David Beckham's Arrival In America Won't Save MLS...But It Will Save David Beckham

Beezer McBeezeAnalyst IJanuary 11, 2007

IconMajor League Soccer has finally done something right.
Or so it would seem, given that the struggling league now appears in every headline in every newspaper in every country on every continent. Moving the world's greatest celebrity to Hollywood is a no-brainer, and MLS deserves all the credit for making it happen. But to suggest that Mr. Spice is going to play the role of American Soccer Messiah couldn't be further from the truth. Rather, the quarter-billion dollar deal to bring David Beckham to the States is likely to save...none other than David Beckham.
Let there be no mistake: David Beckham the soccer player cannot be saved. He fell last summer, following England's defeat in the World Cup...and he can't get up. His self-imposed demotion from the national captaincy, along with his humiliating removal from the roster altogether, signaled a career decline that outpaced even the Real debacle.
One would have thought that Beckham's failure to win a Champions League title in Madrid , while playing alongside the likes of Zidane and Figo, amounted to career suicide. But the image of England's great captain crying before the world media after watching his side lose to Portugal—
That one takes the cake.


And yet most Americans don't know about any of this. All they know, in fact, is that David Beckham is "really, really big."
How big?
They made a movie about him—and he was barely even in it. How many A-list Hollywood actors can say that?
Major domestic tabloids have informed Americans that they really should care about Beckham. In fact, People and Us Weekly have made it mandatory: Every American housewife must know David Beckham's face, even if her husband has never watched a minute of soccer.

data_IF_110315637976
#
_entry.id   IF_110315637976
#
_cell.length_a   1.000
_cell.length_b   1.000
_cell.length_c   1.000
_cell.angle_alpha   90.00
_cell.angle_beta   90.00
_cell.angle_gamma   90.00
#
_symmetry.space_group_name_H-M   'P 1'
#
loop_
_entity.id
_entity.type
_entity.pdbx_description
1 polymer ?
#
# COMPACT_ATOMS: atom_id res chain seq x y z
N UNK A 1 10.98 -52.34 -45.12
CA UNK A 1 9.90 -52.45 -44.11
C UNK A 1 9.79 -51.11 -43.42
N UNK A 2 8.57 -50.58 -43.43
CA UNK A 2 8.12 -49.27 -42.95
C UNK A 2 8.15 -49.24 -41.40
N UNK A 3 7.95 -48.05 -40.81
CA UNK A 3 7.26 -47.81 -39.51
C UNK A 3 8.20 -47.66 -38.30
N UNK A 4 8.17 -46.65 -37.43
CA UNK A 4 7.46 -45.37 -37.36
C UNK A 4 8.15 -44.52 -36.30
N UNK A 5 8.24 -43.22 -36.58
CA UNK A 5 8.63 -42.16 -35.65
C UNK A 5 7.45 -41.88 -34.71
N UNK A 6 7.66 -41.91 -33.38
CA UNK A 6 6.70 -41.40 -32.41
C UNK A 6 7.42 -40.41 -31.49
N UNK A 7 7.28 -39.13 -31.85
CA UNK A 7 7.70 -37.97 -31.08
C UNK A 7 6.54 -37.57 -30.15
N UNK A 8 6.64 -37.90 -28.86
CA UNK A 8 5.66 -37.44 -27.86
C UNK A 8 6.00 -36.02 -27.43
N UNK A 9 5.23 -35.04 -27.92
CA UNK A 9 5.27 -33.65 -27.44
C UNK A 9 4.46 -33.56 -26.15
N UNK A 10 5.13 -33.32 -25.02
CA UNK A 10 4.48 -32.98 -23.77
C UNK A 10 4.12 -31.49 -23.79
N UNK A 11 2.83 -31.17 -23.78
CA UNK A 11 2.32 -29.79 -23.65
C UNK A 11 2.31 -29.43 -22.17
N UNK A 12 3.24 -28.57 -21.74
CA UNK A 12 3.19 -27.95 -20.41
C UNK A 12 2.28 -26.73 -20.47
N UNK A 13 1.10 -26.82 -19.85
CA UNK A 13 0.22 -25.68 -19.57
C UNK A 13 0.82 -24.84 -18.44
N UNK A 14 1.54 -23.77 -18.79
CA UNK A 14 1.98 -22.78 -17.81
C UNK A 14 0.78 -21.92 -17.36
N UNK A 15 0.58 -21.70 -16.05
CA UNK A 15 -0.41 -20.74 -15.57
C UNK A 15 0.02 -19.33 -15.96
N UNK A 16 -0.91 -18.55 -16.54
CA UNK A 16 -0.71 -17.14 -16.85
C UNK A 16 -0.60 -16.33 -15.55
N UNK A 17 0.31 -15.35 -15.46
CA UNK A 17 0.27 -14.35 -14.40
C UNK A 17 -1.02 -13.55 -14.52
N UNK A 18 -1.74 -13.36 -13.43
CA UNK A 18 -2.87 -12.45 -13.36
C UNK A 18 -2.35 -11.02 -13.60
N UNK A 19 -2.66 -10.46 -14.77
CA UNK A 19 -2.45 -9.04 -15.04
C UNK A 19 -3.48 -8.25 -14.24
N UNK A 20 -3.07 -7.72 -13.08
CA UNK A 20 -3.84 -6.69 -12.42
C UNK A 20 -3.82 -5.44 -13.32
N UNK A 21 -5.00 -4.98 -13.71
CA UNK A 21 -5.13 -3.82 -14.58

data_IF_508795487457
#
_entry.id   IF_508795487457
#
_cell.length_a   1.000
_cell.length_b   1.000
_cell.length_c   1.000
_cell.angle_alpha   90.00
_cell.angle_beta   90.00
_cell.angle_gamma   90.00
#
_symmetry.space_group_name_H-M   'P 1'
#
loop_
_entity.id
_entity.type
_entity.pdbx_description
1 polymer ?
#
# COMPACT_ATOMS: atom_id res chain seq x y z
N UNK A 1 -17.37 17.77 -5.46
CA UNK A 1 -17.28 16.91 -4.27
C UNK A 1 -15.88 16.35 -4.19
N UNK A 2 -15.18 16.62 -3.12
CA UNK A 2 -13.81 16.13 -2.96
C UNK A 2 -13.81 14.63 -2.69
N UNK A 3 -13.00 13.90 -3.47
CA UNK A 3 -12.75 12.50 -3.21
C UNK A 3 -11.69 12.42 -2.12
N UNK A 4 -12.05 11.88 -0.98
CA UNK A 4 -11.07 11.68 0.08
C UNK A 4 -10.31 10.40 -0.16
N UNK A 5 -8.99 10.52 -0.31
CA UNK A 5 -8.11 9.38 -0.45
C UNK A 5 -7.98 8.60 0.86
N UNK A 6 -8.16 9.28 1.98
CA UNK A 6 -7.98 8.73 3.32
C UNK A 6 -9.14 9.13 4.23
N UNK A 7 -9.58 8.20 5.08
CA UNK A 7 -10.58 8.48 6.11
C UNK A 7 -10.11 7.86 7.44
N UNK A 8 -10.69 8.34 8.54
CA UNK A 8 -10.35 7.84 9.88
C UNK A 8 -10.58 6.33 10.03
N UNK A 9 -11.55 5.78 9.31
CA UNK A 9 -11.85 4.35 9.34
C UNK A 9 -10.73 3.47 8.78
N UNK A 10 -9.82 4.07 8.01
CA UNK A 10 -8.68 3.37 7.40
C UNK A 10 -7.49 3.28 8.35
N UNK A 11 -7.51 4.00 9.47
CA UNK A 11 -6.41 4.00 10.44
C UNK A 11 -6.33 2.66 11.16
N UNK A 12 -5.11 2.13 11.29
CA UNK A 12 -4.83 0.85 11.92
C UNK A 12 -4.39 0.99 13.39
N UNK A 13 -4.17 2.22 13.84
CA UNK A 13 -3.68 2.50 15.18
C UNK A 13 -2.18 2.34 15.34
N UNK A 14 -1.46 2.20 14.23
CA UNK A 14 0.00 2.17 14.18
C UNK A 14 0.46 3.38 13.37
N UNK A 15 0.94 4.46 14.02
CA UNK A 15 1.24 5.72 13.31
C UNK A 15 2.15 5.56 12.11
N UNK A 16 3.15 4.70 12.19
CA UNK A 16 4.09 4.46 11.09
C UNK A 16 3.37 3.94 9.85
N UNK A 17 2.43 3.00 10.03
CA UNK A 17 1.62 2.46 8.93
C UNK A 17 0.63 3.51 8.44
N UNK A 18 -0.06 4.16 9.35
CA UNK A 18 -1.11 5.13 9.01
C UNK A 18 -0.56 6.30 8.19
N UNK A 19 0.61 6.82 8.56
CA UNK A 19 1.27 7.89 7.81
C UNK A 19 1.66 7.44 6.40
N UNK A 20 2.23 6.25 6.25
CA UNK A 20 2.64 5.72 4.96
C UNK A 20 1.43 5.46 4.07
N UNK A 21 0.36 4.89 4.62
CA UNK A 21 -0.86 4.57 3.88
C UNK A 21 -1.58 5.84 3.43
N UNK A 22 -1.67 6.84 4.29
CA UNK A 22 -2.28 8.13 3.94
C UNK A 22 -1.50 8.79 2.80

But will Becks be able to cash in his chips? 


To put it another way:
A washed-up Britney Spears gets paid half a million bucks to do New Year's Eve countdowns in Las Vegas . Can an English soccer player do the same?
In coming to America , David Beckham enters a ripe market. All he has to do is find anything, any miniscule excuse to appear in a newspaper—his good looks, billion-dollar name, and cuckold wife will do the rest. Given the quality of the soccer played in the United States , he should have no trouble posting a few multi-goal games. That ought to about do the trick.


And as for Major League Soccer? They're the ones who cut the check in order to make this happen, after all—how do they stand to benefit?
Well, they won't gain any more international respect, that's for sure. Everyone outside of America knows that Beckham is a has-been. They won't see a major increase in quality of play, as Beckham is only one man. Stadiums will fill up once each season as Beckham makes his tour around the league—but that won't pay back even a fraction of his outrageous signing fee. In the end, MLS will succeed for the same boring reasons everyone always cites: a growing Hispanic population, a media looking for the "next big thing," etc. etc. etc.


The real winner here is David Beckham—and whoever gets paid to be his American publicist. Nobody in Los Angeles knows that lucky man or woman's name...yet.